Poroporoaki: Dr Ihakara (Kara) Porutu Puketapu

Māori Development

Ko Puanga tērā kua ara ake ki te uru – e kānapa mai ana ki te tihi o te maunga tītohea – e ka tanuku nei! E ka tanuku nei! Ahaha!

E kapo nei ki te whetū, ki te marama, ki te ata i te rironga a tōku raukura a te taniwha hikuroa nei a Ihakara Puketapu.

E huri ana te tirohanga ki ngā tai whakarunga, ki Te Whanganui-ā-Tara. Ki ō takahanga ki Wainuiōmata, ki Whenuangaro, ki Waiwhetū tonu, arā ki te pūtake o tō whare o Arohanui ki te Tangata ki tō iwi o Te Āti Awa – e tangi nei mōu, e tangi nei tātau katoa.

Haere, haere e te rangatira. E kore koe me āu mahi nunui hei oranga mō te iwi Māori e warewaretia. Moe mai rā, okioki ai.

It is with deep sorrow that I received the news of the passing of Dr Ihakara (Kara) Porutu Puketapu yesterday. Dr Puketapu was an esteemed public servant for three decades, making significant contributions in various government departments such as Internal Affairs, Māori Affairs, Child Welfare, Social Security Department, State Services Commission, and the Department of Scientific and Industrial Research.

During his remarkable career in public service, Dr Puketapu served as the Secretary of Māori Affairs and Māori Trustee for six years, from 1977 to 1983. His appointment as the second Māori in this influential position reflects the pivotal role he played during the Māori Renaissance of that era.

As the Secretary of Māori Affairs, Dr Puketapu introduced the philosophy of Tu Tangata (Stand Tall), which emphasised community-based Māori development. The overarching goal was to foster cultural and economic advancement by promoting self-reliance and self-determination at the community level. Dr Puketapu sowed the seeds of a whānau-centred approach, recognising the value of whānau and encouraging their active participation in identifying and implementing solutions to existing challenges while proposing new developmental initiatives.

Renowned for his visionary leadership, Dr Puketapu charted a new course for the Department of Māori Affairs by empowering Māori development in response to the unique struggles faced by Māori in urban environments. In his seminal book, "Reform from Within" (1982), he outlined his philosophy and also authored other significant works such as "The Community Service: Department of Māori Affairs," "Māori Tourism," and "Tu Tangata: A Management Perspective," in addition to his contributions to poetry.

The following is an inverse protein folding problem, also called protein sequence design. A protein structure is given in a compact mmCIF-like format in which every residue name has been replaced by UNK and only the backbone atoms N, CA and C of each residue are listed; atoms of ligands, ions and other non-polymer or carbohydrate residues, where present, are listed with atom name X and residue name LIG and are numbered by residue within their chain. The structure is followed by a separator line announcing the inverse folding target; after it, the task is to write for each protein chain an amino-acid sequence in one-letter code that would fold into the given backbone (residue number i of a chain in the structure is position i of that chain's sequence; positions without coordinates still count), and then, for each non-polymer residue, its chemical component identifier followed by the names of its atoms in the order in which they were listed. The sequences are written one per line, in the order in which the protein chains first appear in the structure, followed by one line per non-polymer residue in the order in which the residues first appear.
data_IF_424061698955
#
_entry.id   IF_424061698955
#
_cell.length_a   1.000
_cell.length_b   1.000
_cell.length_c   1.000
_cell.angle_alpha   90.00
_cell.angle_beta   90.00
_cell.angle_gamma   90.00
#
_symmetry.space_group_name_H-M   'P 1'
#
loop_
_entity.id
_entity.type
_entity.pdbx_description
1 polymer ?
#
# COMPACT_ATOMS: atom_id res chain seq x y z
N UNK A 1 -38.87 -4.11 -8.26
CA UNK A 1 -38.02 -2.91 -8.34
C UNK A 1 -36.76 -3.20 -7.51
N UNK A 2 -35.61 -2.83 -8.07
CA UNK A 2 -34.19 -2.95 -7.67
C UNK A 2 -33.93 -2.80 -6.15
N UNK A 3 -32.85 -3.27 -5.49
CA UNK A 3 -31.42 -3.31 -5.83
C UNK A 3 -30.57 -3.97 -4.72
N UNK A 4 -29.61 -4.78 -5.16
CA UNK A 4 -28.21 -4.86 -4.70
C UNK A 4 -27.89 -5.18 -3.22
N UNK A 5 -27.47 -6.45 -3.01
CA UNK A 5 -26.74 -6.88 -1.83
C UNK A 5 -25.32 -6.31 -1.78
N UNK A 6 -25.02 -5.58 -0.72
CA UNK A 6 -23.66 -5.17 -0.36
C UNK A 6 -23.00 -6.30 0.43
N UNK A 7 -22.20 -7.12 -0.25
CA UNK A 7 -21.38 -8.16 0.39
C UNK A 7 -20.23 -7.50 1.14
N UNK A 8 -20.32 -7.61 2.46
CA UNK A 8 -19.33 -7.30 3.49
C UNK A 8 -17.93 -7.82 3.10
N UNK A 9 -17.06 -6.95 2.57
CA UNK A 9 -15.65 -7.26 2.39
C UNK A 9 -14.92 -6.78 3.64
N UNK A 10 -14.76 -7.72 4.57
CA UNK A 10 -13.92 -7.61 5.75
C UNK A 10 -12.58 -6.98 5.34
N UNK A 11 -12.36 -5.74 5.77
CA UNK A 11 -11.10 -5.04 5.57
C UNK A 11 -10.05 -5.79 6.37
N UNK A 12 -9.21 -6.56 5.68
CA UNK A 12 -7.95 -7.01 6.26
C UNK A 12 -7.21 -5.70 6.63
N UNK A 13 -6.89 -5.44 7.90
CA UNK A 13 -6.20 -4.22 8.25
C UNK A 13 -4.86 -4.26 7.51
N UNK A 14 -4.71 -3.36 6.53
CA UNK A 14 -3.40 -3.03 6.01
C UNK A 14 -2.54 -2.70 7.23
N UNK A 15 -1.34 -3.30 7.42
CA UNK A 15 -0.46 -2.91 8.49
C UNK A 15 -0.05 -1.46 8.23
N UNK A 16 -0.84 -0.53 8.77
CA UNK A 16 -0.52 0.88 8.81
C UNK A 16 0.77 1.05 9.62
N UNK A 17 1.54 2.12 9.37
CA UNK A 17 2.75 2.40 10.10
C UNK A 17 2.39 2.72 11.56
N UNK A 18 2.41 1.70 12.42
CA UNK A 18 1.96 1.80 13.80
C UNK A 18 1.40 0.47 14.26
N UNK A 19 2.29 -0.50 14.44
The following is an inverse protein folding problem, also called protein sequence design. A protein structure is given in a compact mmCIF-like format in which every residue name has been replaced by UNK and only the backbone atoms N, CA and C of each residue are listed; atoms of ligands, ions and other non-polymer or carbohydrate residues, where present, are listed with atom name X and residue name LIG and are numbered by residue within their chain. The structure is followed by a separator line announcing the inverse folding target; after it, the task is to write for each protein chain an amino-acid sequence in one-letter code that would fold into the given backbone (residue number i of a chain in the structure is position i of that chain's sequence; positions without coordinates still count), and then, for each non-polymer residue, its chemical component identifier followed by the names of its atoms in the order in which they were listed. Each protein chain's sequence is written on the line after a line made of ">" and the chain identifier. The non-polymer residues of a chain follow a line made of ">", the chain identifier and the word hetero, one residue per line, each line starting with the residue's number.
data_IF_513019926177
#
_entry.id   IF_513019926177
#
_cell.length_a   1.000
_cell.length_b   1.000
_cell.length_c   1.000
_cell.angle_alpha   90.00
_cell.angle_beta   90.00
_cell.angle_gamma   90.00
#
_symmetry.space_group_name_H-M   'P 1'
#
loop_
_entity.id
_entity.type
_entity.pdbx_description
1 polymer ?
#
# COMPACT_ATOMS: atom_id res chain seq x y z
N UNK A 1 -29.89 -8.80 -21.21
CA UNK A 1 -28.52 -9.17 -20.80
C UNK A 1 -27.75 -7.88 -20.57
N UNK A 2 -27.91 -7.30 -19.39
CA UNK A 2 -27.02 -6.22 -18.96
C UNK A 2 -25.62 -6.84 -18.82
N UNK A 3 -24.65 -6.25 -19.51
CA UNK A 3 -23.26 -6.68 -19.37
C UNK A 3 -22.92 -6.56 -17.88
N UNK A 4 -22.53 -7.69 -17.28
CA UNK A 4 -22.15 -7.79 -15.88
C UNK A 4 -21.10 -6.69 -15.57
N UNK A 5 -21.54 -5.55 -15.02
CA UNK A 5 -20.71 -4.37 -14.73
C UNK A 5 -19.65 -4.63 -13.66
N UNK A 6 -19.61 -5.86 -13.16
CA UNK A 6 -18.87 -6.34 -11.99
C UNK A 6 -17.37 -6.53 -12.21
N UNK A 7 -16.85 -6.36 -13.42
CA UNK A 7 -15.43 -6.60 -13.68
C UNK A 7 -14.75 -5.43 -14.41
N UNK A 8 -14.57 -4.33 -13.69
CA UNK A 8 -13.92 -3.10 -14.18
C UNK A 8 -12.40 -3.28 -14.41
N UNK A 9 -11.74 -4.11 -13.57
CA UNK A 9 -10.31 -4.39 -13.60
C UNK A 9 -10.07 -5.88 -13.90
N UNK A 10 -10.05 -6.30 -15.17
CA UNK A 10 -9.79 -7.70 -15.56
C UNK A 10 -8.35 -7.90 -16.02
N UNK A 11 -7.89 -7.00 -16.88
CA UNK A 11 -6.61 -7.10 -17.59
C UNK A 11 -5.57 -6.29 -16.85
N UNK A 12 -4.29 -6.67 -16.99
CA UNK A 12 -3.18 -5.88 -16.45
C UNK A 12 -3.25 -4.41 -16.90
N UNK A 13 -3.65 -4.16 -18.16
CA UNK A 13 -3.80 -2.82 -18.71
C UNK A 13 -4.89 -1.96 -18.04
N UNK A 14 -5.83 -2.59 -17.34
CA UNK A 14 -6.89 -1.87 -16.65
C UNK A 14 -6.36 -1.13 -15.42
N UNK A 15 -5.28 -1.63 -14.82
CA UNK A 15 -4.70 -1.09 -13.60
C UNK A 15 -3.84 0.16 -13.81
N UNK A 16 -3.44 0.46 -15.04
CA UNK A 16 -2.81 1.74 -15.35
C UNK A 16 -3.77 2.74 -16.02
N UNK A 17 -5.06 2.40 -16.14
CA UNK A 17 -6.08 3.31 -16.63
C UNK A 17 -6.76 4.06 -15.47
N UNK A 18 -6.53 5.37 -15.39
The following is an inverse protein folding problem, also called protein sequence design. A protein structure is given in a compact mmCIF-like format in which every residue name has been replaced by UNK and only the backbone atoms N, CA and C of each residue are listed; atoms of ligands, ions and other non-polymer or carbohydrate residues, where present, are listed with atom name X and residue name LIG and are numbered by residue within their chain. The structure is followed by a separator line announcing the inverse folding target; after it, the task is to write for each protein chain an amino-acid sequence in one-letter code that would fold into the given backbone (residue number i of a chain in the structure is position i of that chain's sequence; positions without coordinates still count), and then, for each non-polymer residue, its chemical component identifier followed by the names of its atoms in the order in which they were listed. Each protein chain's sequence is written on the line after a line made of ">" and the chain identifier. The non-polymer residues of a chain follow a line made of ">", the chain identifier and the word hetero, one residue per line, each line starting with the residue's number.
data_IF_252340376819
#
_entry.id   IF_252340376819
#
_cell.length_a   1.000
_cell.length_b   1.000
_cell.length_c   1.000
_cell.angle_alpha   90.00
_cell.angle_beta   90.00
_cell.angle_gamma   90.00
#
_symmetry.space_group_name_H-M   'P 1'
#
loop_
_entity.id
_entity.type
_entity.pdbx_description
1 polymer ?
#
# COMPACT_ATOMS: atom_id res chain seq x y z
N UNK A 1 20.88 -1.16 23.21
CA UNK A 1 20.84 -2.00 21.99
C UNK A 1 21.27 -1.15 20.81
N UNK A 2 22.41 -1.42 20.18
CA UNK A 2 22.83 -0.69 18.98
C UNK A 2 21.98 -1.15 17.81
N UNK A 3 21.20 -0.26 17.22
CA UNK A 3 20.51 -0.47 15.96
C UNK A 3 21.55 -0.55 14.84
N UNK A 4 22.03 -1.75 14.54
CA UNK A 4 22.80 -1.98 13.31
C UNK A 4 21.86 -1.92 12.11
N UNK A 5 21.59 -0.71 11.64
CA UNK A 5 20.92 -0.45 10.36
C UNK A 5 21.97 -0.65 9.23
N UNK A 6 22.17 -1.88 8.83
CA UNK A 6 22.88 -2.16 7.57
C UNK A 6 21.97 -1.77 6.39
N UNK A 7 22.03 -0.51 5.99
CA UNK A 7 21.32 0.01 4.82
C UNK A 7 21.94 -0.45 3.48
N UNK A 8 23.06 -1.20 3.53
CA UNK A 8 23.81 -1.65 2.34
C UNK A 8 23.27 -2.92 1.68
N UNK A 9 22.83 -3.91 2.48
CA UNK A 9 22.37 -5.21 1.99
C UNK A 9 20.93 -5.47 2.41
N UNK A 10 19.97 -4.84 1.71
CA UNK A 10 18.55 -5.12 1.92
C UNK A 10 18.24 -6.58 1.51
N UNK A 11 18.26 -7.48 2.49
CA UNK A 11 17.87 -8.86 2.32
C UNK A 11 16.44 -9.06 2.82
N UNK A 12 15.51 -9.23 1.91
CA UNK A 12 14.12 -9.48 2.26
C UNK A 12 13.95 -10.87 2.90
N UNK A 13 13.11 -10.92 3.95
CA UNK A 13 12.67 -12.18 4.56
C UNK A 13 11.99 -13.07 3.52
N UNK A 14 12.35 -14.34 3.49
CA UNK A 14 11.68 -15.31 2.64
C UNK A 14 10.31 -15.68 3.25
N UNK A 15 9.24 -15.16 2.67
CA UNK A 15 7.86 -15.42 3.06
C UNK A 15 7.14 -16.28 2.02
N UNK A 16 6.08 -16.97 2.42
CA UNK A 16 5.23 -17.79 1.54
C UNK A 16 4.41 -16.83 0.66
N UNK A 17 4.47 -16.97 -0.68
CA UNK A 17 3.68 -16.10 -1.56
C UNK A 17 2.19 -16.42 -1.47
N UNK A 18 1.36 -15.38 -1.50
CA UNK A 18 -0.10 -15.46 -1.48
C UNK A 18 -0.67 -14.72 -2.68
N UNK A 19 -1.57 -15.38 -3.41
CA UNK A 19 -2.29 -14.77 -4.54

Under Dr Puketapu's guidance, several Kōkiri units were established in the Wellington region. These units collaborated with local communities to devise programs that supported cultural and economic aspirations, challenging the conventional top-down approach of government departments.

Dr Puketapu was instrumental in convening regular meetings with Wellington iwi representatives and tribal leaders to discuss policies and other matters, fostering open dialogue and collaboration. Moreover, his leadership gathered over 120 Māori leaders at the Tū Tangata Wananga Whakatauira held in the parliamentary chambers in July 1981. This significant gathering addressed vital issues such as revitalising te reo Māori, education, employment, health, and reducing Māori incarceration rates.

During one of these meetings in 1979, a pivotal decision was made that laid the foundation for the survival of the Māori language learning from birth. This decision led to the establishment of Te Kōhanga Reo, a vital early childhood language immersion programme.

As the Secretary of Māori Affairs, Dr Puketapu played a crucial role in the successful realisation of the Te Māori exhibition through the Queen Elizabeth II Arts Council. He chaired the management committee of Te Māori, the groundbreaking international exhibition showcasing Māori objects as art. Following its triumphant run at the Metropolitan Museum of Art, Saint Louis Art Museum, and the M.H. de Young Memorial Museum, Te Māori toured Aotearoa to resounding success.